The use of fire in the control of invasive, epigeic earthworm species in the southeastern United States
Blackmon, James Hines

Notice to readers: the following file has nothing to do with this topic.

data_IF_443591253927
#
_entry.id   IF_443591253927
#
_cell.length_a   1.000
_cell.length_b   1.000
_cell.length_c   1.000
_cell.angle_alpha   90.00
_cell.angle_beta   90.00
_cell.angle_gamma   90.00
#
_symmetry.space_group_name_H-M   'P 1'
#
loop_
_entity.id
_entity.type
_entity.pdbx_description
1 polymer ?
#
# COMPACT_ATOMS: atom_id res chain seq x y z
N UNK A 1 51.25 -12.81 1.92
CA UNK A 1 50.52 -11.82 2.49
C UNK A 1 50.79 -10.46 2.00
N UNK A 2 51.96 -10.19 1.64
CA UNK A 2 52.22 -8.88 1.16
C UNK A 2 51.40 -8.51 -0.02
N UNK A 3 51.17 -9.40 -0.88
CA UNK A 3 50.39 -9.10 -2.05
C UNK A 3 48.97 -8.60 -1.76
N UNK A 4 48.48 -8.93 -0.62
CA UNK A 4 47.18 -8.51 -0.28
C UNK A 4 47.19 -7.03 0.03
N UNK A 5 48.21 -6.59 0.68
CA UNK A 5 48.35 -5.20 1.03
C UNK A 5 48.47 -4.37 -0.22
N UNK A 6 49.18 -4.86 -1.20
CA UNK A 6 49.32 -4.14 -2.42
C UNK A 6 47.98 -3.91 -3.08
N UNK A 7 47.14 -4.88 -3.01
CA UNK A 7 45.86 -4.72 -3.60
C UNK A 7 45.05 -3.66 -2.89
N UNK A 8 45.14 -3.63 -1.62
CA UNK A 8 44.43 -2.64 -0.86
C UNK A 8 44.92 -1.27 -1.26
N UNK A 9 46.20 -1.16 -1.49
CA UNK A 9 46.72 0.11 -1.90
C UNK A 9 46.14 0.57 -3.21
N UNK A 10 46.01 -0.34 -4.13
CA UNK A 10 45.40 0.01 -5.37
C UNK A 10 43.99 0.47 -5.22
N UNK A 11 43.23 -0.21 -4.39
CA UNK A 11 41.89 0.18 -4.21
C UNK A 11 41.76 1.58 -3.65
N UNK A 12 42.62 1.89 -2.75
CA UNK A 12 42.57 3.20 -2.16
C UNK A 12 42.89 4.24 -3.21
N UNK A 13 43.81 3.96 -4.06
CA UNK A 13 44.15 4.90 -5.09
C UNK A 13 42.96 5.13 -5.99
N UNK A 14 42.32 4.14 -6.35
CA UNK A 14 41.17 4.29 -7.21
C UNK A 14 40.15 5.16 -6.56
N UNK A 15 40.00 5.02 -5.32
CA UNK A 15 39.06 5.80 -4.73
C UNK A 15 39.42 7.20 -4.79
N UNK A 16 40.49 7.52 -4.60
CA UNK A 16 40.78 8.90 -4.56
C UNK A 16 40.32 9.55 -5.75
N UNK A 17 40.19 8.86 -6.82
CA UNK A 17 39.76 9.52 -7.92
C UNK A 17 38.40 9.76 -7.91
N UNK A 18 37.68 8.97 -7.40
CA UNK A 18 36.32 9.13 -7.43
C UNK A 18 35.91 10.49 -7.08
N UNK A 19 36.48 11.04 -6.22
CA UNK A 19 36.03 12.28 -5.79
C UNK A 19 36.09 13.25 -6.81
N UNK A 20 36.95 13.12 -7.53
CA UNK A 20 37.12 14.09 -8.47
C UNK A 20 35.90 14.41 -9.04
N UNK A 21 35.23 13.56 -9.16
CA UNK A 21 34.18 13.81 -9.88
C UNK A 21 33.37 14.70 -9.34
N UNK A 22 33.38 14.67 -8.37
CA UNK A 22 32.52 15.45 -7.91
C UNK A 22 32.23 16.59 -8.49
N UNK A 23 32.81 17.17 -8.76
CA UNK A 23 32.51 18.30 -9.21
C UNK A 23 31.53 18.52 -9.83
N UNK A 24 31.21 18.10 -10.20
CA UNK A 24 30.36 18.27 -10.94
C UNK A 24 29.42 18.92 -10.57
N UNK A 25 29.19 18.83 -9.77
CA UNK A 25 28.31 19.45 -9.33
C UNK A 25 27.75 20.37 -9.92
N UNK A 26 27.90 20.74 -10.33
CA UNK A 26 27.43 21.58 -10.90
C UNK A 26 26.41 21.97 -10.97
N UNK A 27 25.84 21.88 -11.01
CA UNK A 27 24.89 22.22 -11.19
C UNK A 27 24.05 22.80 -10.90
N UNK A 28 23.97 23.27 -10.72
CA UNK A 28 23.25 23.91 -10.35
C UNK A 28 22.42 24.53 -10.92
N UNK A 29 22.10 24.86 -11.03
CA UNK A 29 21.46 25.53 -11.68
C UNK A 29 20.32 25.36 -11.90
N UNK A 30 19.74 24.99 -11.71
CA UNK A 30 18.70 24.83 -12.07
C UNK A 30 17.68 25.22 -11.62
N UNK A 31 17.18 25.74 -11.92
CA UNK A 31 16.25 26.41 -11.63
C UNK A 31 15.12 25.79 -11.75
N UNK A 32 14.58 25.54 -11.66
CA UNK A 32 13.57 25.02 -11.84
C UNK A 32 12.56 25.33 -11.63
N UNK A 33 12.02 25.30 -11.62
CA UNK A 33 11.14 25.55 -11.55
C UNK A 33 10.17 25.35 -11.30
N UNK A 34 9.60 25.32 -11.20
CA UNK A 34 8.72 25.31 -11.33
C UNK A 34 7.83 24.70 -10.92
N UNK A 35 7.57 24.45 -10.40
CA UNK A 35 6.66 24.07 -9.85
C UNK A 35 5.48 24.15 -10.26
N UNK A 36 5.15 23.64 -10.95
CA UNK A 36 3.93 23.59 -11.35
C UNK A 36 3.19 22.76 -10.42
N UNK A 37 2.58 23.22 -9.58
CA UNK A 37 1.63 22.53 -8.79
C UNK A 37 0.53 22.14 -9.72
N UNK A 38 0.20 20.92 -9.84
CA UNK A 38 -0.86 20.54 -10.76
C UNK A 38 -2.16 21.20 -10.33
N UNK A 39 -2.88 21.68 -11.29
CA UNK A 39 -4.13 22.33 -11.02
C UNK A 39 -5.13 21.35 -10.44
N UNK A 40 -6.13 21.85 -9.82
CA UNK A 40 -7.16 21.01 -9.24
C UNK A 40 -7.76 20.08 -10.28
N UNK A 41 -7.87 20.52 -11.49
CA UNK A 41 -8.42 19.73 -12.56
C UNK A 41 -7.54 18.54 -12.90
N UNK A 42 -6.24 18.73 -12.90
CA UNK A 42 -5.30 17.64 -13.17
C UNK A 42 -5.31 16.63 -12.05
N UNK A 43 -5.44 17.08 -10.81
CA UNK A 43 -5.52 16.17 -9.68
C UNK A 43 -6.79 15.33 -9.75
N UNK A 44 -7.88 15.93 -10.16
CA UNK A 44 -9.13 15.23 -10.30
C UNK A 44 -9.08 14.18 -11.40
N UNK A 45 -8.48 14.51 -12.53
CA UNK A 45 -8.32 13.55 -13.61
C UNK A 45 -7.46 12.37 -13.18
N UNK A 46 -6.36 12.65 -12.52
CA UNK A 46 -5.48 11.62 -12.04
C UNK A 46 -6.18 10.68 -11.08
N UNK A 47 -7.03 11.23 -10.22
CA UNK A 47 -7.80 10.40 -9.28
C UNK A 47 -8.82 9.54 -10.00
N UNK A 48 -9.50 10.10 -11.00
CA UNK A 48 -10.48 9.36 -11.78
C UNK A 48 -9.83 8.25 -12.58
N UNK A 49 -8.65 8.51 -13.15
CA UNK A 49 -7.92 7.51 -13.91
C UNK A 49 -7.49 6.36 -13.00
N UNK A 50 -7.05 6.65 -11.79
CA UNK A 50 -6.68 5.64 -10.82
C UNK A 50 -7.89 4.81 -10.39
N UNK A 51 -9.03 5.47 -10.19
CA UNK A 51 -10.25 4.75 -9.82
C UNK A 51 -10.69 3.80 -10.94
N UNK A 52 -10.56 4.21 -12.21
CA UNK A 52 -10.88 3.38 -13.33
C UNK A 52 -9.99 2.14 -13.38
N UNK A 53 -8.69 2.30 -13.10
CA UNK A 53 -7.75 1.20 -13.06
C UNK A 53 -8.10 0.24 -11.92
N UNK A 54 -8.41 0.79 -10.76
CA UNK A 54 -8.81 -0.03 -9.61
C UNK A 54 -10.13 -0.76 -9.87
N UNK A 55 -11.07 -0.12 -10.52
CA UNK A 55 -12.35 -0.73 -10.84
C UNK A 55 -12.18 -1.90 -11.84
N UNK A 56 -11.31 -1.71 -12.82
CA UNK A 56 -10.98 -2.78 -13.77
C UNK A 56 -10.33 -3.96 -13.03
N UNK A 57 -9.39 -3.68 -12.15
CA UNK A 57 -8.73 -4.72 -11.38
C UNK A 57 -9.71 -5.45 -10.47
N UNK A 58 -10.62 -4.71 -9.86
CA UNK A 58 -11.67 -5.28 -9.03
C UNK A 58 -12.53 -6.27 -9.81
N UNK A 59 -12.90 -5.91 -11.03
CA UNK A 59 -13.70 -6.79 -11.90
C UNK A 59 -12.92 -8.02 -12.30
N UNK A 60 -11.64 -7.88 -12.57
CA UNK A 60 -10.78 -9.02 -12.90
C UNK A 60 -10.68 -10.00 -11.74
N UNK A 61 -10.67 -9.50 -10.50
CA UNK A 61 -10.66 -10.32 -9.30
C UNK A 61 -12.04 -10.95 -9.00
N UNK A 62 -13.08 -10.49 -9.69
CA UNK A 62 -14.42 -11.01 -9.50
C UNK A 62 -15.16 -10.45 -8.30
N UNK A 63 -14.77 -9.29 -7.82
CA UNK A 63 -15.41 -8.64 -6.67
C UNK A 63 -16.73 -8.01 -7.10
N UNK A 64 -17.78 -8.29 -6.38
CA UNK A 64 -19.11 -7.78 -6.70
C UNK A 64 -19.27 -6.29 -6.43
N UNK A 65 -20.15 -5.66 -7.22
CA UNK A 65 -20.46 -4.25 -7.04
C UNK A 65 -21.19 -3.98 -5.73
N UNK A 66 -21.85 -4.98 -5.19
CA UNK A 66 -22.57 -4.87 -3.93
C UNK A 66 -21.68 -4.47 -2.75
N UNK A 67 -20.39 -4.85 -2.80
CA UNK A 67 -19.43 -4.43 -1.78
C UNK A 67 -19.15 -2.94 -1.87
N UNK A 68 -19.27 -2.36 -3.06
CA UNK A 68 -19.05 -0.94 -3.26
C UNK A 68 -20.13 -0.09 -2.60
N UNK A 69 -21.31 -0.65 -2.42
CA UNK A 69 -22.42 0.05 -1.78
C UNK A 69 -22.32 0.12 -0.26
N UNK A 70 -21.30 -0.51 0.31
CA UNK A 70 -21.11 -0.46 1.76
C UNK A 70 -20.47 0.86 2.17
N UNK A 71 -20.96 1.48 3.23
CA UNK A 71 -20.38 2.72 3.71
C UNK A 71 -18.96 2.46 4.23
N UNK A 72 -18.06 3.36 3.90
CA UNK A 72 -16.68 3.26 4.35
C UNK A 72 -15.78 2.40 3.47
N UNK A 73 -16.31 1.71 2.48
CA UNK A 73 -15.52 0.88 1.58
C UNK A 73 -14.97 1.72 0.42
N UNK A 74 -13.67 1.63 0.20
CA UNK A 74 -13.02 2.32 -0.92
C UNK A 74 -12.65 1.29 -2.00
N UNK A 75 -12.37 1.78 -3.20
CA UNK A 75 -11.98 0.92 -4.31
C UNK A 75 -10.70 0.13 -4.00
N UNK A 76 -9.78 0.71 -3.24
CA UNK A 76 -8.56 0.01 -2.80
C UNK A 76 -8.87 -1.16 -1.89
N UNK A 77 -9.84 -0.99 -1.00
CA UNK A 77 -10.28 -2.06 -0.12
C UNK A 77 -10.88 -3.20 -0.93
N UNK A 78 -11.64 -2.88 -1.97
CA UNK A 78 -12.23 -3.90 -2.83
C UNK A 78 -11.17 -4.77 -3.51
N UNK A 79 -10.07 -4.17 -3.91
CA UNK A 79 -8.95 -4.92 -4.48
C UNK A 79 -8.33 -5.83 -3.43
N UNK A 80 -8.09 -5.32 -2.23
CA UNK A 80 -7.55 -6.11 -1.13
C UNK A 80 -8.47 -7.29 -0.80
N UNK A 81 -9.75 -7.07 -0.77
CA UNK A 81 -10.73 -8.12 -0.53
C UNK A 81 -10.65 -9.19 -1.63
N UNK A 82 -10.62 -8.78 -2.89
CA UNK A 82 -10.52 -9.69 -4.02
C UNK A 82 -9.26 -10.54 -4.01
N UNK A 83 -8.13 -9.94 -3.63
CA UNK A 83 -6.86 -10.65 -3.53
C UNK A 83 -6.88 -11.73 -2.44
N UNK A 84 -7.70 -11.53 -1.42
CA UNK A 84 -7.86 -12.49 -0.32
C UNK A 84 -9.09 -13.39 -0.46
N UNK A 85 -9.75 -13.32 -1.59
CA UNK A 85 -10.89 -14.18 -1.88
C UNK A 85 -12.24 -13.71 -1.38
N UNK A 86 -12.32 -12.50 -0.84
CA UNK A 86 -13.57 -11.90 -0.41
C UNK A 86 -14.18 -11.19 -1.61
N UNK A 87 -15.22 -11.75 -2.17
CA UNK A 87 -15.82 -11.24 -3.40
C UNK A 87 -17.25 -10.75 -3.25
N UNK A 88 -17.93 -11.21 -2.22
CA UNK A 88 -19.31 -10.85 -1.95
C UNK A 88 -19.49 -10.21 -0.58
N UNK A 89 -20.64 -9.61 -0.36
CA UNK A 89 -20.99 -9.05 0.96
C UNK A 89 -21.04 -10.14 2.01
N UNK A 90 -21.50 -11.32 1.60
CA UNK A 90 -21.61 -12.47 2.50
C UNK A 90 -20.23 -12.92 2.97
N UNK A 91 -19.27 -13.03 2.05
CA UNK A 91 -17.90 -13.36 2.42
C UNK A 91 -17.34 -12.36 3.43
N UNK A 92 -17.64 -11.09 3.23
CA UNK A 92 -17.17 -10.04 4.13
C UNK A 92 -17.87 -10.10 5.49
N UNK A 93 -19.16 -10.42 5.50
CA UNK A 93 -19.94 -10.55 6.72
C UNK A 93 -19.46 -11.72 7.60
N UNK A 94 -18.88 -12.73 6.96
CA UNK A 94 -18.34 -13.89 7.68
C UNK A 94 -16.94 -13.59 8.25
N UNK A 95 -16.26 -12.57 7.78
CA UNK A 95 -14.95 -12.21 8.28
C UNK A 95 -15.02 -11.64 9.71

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Invasive species have become one of the largest problems in the field of ecology in the past few decades. Invasive earthworms have recently gained attention in North America where they have become a growing problem. Invasive earthworm species have been shown to have severe impacts on many ecosystem level properties such as community structure and nutrient cycling. In order to fully understand the invasive success of the exotic, invasive species Amynthas agrestis we tested temperatures as an environmental clue for cocoon hatching and determined 10ºC was the optimal temperature for emergence. We then tested whether or not fire, either directly or indirectly, impacts invasive earthworm survival and demonstrated that survival is diminished indirectly post-fire. These results will help in future control of the spread of invasive earthworm species in the southeastern United States.